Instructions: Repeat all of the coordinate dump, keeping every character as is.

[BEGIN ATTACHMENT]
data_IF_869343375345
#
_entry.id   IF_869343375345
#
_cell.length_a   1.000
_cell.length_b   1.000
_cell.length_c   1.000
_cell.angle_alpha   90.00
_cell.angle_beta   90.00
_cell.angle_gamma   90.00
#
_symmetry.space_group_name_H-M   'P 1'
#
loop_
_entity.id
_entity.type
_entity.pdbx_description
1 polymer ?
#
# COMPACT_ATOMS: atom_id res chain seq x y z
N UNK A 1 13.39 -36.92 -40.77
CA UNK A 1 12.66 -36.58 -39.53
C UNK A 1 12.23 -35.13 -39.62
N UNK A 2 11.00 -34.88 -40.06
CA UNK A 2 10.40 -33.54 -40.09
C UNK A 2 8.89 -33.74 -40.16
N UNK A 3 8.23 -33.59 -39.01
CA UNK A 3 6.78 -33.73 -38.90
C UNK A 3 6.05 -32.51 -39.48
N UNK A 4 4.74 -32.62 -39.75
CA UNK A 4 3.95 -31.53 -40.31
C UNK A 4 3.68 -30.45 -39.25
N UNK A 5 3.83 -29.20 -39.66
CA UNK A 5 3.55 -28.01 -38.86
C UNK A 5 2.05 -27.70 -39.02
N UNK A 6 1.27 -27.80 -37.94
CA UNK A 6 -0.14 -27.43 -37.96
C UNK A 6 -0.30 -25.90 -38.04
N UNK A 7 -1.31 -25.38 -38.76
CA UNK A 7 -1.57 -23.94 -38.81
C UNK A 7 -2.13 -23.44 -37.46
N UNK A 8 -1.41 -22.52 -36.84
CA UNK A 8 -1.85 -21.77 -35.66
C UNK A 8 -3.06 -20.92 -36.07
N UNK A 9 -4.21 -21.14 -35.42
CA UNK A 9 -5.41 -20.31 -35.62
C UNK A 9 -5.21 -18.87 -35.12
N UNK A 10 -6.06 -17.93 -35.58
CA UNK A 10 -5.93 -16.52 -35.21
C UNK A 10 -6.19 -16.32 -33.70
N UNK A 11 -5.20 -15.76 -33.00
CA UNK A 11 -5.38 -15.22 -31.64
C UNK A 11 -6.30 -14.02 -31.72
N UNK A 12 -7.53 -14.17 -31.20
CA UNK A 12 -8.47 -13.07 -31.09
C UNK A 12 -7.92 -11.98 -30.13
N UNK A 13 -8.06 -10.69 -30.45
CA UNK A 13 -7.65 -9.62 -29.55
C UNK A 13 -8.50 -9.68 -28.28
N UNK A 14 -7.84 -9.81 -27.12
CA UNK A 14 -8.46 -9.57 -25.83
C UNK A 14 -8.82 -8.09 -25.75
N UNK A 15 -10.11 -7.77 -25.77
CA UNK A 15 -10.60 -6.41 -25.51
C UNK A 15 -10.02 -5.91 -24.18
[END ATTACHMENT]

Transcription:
data_IF_869343375345
#
_entry.id   IF_869343375345
#
_cell.length_a   1.000
_cell.length_b   1.000
_cell.length_c   1.000
_cell.angle_alpha   90.00
_cell.angle_beta   90.00
_cell.angle_gamma   90.00
#
_symmetry.space_group_name_H-M   'P 1'
#
loop_
_entity.id
_entity.type
_entity.pdbx_description
1 polymer ?
#
# COMPACT_ATOMS: atom_id res chain seq x y z
N UNK A 1 13.39 -36.92 -40.77
CA UNK A 1 12.66 -36.58 -39.53
C UNK A 1 12.23 -35.13 -39.62
N UNK A 2 11.00 -34.88 -40.06
CA UNK A 2 10.40 -33.54 -40.09
C UNK A 2 8.89 -33.74 -40.16
N UNK A 3 8.23 -33.59 -39.01
CA UNK A 3 6.78 -33.73 -38.90
C UNK A 3 6.05 -32.51 -39.48
N UNK A 4 4.74 -32.62 -39.75
CA UNK A 4 3.95 -31.53 -40.31
C UNK A 4 3.68 -30.45 -39.25
N UNK A 5 3.83 -29.20 -39.66
CA UNK A 5 3.55 -28.01 -38.86
C UNK A 5 2.05 -27.70 -39.02
N UNK A 6 1.27 -27.80 -37.94
CA UNK A 6 -0.14 -27.43 -37.96
C UNK A 6 -0.30 -25.90 -38.04
N UNK A 7 -1.31 -25.38 -38.76
CA UNK A 7 -1.57 -23.94 -38.81
C UNK A 7 -2.13 -23.44 -37.46
N UNK A 8 -1.41 -22.52 -36.84
CA UNK A 8 -1.85 -21.77 -35.66
C UNK A 8 -3.06 -20.92 -36.07
N UNK A 9 -4.21 -21.14 -35.42
CA UNK A 9 -5.41 -20.31 -35.62
C UNK A 9 -5.21 -18.87 -35.12
N UNK A 10 -6.06 -17.93 -35.58
CA UNK A 10 -5.93 -16.52 -35.21
C UNK A 10 -6.19 -16.32 -33.70
N UNK A 11 -5.20 -15.76 -33.00
CA UNK A 11 -5.38 -15.22 -31.64
C UNK A 11 -6.30 -14.02 -31.72
N UNK A 12 -7.53 -14.17 -31.20
CA UNK A 12 -8.47 -13.07 -31.09
C UNK A 12 -7.92 -11.98 -30.13
N UNK A 13 -8.06 -10.69 -30.45
CA UNK A 13 -7.65 -9.62 -29.55
C UNK A 13 -8.50 -9.68 -28.28
N UNK A 14 -7.84 -9.81 -27.12
CA UNK A 14 -8.46 -9.57 -25.83
C UNK A 14 -8.82 -8.09 -25.75
N UNK A 15 -10.11 -7.77 -25.77
CA UNK A 15 -10.60 -6.41 -25.51
C UNK A 15 -10.02 -5.91 -24.18